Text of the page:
Of the fifteen thousand hazardous chemical facilities in the United States, the Department of Justice has estimated that seven thousand have the potential to affect upwards of one thousand people in the surrounding area. The EPA estimates 123 of those plants could affect more than one million people. An October 2001 study by the U.S. Army Surgeon General found a terrorist attack resulting in a chemical release had the potential to kill or injure some 2.4 million people, though the report was later rescinded. While these numbers are alarming, many experts call them misleading, as they represent the number of people within a certain radius, not the number of people who would likely become exposed in the event of a release of toxic chemicals. Department of Homeland Security Assistant Secretary Robert B. Stephan told a June 2005 congressional hearing that his agency estimates “The highest-risk facility in the United States would produce under ten thousand potential fatalities.”

In addition to the human cost, Flynn suggests an attack on a chemical plant could send shockwaves through the U.S. economy. He points out that many chemical plants and refineries are located near ports or major highways, and an attack could disrupt the flow of commerce through those areas.

Are chemical facilities the only points of vulnerability?

No. Many of the plants that use hazardous chemicals do not produce them; rather, the chemicals must travel to the plant. This makes the system for transporting the chemicals—primarily the rail system—another point of vulnerability. Due to the nature of rail transportation, the nation’s rail lines invariably pass through nearly every major city, and point-to-point chemical shipments by rail rarely have the option of bypassing urban areas. For this reason, the rail transportation industry faces many of the same challenges as the chemical industry.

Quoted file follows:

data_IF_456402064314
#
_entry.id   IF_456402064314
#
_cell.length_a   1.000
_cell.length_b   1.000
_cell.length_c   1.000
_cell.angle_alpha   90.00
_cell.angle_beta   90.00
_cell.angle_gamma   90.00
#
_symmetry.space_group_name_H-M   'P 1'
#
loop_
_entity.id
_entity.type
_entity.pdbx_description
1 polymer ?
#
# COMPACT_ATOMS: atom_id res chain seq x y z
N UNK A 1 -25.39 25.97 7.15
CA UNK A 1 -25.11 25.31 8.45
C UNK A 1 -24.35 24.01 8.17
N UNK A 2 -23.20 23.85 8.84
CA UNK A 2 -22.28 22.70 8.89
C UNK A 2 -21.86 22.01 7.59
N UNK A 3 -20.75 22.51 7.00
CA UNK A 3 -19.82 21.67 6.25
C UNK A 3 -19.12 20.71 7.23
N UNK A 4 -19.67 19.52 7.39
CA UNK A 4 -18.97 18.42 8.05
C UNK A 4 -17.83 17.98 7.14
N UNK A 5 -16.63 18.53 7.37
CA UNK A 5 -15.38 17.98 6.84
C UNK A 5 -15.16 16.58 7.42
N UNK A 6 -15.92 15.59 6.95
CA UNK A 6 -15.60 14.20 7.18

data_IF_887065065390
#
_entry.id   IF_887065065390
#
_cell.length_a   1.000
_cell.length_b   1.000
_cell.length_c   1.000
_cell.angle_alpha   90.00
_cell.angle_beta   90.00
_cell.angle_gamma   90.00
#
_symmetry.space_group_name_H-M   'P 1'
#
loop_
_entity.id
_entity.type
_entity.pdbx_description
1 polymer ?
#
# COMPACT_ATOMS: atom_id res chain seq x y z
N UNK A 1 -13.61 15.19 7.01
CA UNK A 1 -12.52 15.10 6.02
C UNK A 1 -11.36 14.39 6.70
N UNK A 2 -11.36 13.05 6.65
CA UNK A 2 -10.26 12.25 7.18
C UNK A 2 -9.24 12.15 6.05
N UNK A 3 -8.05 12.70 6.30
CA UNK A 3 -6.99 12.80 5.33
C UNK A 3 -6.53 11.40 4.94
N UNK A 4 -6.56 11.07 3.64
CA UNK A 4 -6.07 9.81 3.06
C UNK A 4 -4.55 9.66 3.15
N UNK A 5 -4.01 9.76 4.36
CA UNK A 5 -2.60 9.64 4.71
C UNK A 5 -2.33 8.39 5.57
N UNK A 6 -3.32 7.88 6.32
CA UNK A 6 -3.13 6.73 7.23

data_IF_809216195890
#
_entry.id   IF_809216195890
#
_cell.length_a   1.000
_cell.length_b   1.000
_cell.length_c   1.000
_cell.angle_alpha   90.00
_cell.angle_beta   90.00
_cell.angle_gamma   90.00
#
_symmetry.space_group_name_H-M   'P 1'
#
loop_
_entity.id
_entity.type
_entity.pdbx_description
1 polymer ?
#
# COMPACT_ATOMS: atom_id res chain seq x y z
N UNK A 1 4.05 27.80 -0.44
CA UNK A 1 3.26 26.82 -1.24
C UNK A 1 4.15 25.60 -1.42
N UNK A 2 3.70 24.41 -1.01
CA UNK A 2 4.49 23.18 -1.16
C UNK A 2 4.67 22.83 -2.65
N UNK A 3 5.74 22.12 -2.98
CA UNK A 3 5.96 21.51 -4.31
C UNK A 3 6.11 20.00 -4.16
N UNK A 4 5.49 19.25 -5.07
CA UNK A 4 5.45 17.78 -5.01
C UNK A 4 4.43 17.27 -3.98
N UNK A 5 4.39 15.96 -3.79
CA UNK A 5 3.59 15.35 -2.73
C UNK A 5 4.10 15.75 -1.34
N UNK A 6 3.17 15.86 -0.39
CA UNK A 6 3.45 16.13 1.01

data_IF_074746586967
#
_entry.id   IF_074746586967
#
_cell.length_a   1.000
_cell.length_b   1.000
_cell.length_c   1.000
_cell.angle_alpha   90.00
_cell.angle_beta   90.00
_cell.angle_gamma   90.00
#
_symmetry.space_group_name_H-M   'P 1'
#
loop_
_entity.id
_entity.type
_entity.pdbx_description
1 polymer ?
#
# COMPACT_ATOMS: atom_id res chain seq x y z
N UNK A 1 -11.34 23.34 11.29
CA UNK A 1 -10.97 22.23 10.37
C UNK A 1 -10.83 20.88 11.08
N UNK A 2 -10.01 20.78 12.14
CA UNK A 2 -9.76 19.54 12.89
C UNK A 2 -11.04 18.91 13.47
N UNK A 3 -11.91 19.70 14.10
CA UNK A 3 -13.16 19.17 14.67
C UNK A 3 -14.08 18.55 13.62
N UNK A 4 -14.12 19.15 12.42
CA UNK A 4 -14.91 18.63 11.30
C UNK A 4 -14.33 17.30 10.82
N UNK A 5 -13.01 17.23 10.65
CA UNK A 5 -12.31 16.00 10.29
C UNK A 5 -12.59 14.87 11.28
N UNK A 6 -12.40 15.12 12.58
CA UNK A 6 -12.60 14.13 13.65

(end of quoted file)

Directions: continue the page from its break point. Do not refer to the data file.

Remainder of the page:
What kinds of chemicals are most dangerous?

The EPA maintains a list of 140 chemicals, which if stored in large enough quantities, require their owners to submit a “risk management plan.” The list (PDF) includes seventy-seven toxins and sixty-three flammables. The toxins are of particular concern, as their release would potentially affect the most people. But some of these are more dangerous than others and some have greater commercial use and are more readily found in large quantities. 

Two of the most common, most dangerous substances are:

  • Chlorine Gas is widely used in water purification and as bleach in manufacturing paper and cloth. Many other products, including plastics, paint, petroleum products, and solvents, require chlorine for their production. But the gas is also a deadly inhalant, and was even used as a weapon in World War I. Chlorine is stored and transported in very large quantities; a singe rail car holds ninety tons of the chemical.